The Display Set menu contains switches for the clock and title display on live and VCR playback, monitor 1 and 2 sequence times (0.5 to 30 seconds in 0.5 second increments) and switch monitor 1 output to monitor 2. On the VCR Set-up menu there are adjustments for VCR mode (SP & LP), VCR recording speed or time-lapse mode and alarm event recording speed (on VCRs with remote switching facilities). The Alarm Data display logs the camera number, date and time of the previous 100 alarm events.


Alarm responses are fairly basic; when triggered a warning bleeper sounds for a pre-set period, a flashing letter 'A' appears on the screen, and the display changes to multi-screen mode, additionally it can be set up to zoom or freeze the image on the associated camera. The alarm inputs remain active, even when the unit is in standby mode and it will automatically switch on and display a multi-screen image if an alarm occurs whilst it is switched off. Alarm events are flagged on a recording and the flashing 'A' appears during playback. The event is logged but after the initial audible alarm no other on-screen or front panel indications remain to show that an alarm has been triggered.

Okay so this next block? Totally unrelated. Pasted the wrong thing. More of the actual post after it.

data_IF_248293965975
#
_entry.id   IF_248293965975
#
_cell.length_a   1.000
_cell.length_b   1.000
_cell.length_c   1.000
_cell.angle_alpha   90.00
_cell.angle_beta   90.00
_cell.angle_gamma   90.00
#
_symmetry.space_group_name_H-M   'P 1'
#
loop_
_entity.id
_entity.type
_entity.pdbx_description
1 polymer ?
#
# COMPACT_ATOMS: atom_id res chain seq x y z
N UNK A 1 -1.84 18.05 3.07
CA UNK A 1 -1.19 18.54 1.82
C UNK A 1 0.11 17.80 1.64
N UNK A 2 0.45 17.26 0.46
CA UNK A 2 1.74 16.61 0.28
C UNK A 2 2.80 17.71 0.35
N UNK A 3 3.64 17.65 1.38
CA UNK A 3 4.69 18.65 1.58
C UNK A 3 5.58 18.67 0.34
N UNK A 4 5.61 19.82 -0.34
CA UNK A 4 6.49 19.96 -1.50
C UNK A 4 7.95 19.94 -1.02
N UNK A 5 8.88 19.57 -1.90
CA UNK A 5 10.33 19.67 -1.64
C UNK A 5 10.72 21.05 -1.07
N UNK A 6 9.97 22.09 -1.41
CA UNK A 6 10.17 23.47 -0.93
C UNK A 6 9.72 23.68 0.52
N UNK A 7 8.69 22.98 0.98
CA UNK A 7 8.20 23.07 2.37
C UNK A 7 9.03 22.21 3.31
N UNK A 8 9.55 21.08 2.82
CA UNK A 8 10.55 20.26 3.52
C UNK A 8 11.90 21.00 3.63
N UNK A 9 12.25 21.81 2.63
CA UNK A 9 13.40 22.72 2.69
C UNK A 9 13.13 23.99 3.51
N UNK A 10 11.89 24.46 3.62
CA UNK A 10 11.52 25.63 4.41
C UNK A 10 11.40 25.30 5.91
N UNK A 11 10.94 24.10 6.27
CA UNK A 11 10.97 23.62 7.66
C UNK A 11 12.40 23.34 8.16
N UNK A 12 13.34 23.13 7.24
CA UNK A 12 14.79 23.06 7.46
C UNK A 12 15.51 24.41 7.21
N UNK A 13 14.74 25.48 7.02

Menu navigation is reasonably straightforward, though the labelling for the secondary functions (light blue on brushed aluminium) can be awkward to see in subdued light. Most routine functions are simple to follow but one or two are quite convoluted. The zoom option is a good example; pressing the zoom button enlarges a portion of the screen, to change the selection -- effectively an electronic pan and tilt -- it is necessary to hold the relevant camera selector button for 3 seconds, after which the word 'set' appears on the screen. The zoomed area can then be adjusted by using the 'Live' and 'VCR' buttons to shift the display downwards and sideways. The image only moves in one direction, so if you overshoot it is necessary to keep stabbing the button (or hold it down) until the image scrolls around again. To get back to a normal image it is necessary to press the camera and zoom buttons again.